Irish nationalist makes history as Northern Ireland’s new first minister

Sinn Fein’s Michelle O’Neill appointed first minister

Sinn Fein party vice president Michelle O’Neill walks at the Stormont Parliament Buildings on the day Northern Ireland lawmakers elect the Irish First Minister, in Belfast, Northern Ireland. REUTERS/Suzanne Plunkett

Pramod Thomas

NORTHERN IRELAND’s parliament appointed an Irish nationalist as first minister for the first time on Saturday (3), a historic milestone in a state established a century ago to ensure the dominance of pro-British unionists.

Michelle O’Neill’s appointment, the delayed result of a watershed 2022 election, is the latest sign of the rise in the British region of a Sinn Fein party that has said its ultimate dream of a united Ireland is “within touching distance”.

The appointment came as Sinn Fein’s pro-British rival, the Democratic Unionist Party (DUP), formally ended a two-year boycott of power-sharing government after striking a deal with the British government to ease post-Brexit trade frictions.

“This is an historic day which represents a new dawn,” O’Neill, 47, told the assembly. “I will serve everyone equally and be a first minister for all.

“I am sorry for all the lives lost during the conflict without exception,” O’Neill added.

Britain’s minister for the region, Chris Heaton-Harris, said the restoration of government represented a “great day for Northern Ireland”. US president Joe Biden, who visited Belfast last year to urge a return to the power-sharing agreement, on Saturday called the restoration “an important step”.

O’Neill represents a shift to a new generation of Sinn Fein politicians not directly involved in the region’s decades-long bloody conflict between Irish nationalists seeking a united Ireland and pro-British unionists wanting to remain the UK.

As the former political wing of the Irish Republican Army (IRA), Sinn Fein was long shunned by the political establishment on both sides of the border. It is now also the most popular party in the Irish Republic.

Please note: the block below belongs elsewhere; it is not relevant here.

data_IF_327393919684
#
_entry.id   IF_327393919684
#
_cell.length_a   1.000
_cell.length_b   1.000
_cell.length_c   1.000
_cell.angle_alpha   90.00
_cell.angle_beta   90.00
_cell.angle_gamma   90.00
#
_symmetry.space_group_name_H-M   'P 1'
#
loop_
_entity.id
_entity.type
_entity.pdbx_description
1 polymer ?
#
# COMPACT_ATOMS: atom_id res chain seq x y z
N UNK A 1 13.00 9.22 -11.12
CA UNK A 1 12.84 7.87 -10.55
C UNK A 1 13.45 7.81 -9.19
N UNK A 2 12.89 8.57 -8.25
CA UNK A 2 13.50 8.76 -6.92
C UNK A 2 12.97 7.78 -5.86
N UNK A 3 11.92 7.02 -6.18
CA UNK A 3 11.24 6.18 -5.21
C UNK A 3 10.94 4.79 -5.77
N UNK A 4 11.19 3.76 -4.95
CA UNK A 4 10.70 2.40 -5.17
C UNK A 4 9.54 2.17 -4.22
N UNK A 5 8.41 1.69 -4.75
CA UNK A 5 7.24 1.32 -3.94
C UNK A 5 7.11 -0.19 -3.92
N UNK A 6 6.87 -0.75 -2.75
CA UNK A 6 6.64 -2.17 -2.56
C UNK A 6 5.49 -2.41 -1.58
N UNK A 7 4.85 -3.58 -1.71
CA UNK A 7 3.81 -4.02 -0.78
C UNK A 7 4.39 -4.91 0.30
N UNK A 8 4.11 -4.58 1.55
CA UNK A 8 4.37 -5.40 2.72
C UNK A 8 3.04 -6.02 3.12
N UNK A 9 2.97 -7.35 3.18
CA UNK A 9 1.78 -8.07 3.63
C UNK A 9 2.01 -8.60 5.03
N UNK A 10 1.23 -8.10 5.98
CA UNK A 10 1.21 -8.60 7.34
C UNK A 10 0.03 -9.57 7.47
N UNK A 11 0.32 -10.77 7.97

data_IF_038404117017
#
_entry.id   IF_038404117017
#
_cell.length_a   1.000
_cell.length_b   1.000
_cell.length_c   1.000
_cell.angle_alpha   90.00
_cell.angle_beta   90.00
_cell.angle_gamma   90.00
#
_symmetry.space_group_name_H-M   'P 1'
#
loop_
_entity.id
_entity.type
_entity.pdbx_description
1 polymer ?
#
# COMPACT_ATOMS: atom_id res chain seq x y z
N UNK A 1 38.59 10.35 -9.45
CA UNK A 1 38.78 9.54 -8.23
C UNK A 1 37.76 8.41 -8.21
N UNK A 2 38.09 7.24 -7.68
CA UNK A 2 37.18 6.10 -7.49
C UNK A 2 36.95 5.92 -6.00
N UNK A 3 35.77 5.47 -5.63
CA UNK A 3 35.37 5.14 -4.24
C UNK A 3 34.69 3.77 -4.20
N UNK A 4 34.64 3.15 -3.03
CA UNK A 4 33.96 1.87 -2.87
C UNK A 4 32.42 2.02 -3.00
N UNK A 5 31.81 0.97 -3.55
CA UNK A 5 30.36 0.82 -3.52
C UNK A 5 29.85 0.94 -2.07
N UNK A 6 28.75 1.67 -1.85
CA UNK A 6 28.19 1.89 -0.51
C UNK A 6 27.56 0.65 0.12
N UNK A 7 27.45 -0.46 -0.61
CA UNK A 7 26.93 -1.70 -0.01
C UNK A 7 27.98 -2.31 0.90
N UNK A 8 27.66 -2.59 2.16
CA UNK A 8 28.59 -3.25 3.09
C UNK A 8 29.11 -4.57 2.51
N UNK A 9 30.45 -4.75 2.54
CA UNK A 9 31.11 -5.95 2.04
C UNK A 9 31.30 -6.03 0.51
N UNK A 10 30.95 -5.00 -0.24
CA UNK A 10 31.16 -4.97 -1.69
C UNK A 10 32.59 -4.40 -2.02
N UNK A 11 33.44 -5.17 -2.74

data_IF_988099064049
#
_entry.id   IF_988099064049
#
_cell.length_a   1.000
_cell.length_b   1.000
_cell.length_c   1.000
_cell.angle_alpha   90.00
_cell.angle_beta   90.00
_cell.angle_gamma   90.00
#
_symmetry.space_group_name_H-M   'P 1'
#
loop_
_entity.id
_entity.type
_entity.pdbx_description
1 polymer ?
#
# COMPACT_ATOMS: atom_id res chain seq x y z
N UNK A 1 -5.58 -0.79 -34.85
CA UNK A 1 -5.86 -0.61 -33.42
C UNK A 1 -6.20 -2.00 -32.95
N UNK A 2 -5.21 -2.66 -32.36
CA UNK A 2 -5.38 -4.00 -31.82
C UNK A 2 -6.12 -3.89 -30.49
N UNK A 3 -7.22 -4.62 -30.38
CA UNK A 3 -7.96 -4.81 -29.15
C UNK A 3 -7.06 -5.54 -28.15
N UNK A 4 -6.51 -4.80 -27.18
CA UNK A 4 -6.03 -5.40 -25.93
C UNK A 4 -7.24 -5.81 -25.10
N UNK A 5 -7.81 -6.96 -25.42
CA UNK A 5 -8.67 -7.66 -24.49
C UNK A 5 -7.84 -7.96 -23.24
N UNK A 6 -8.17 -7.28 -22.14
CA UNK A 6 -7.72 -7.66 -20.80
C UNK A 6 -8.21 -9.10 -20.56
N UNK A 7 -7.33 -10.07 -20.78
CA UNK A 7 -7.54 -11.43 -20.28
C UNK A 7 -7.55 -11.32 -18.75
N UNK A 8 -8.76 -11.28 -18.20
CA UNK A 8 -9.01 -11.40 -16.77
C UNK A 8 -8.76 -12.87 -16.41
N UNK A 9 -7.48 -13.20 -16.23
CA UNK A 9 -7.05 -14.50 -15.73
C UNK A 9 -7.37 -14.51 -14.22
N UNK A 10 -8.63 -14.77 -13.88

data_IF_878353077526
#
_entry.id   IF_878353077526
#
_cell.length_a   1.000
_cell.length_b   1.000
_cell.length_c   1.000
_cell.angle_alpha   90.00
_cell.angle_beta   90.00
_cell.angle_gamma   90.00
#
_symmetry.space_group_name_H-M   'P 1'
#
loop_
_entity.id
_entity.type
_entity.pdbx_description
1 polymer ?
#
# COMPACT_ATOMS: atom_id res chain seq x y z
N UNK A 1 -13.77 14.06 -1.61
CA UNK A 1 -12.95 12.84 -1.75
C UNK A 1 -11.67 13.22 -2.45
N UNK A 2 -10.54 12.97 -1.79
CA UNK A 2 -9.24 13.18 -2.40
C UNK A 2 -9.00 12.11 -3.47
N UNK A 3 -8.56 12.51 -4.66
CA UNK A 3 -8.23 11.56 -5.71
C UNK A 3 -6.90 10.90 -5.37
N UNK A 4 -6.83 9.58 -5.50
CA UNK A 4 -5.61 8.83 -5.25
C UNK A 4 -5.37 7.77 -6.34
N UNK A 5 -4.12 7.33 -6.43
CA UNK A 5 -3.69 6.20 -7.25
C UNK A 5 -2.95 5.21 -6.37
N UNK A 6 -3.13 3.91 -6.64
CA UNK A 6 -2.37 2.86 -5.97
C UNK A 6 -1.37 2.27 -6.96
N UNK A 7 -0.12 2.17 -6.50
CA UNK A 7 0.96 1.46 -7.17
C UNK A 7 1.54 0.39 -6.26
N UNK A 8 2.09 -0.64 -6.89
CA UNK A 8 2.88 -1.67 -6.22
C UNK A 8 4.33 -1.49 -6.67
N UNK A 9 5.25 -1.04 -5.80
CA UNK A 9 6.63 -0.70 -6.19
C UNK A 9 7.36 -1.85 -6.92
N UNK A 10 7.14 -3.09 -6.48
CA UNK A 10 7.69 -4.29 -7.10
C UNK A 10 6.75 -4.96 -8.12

The post of deputy first minister, which has equal power but less symbolic weight, was taken by the DUP’s Emma Little-Pengelly.

There was heavy security around the assembly building, but no sign of trouble.

Opposition to O’Neill’s appointment was led by the Traditional Unionist Voice party, which has also rejected the DUP’s trade deal.

“We have a Sinn Fein First Minister, but not in my name, nor in the name of thousands of unionists who will never bow the knee to IRA Sinn Fein,” TUV’s single deputy Jim Allister said.

While Sinn Fein has this week talked up the prospect of unity, all politicians in Northern Ireland are under intense pressure to deliver on bread-and-butter issues after the two-year hiatus piled pressure on already stretched public services.

A referendum on unity is at the discretion of the British government and opinion polls consistently show a clear majority in favour of remaining part of the UK.

The two-year shutdown is likely to lead to more calls for reform of the rules that have allowed the largest party on either side to repeatedly disable power-sharing for long periods.

Both the Irish and British governments have said they are open to considering reform.

“They’re fed up,” 40-year-old lawyer Tara Walsh said of the general mood on the streets of Belfast. “People want change.”

Sinn Fein’s pitch to voters at Northern Ireland’s 2022 election focused on economic concerns, echoing its playbook in Ireland where the party has found success campaigning on everyday issues like housing.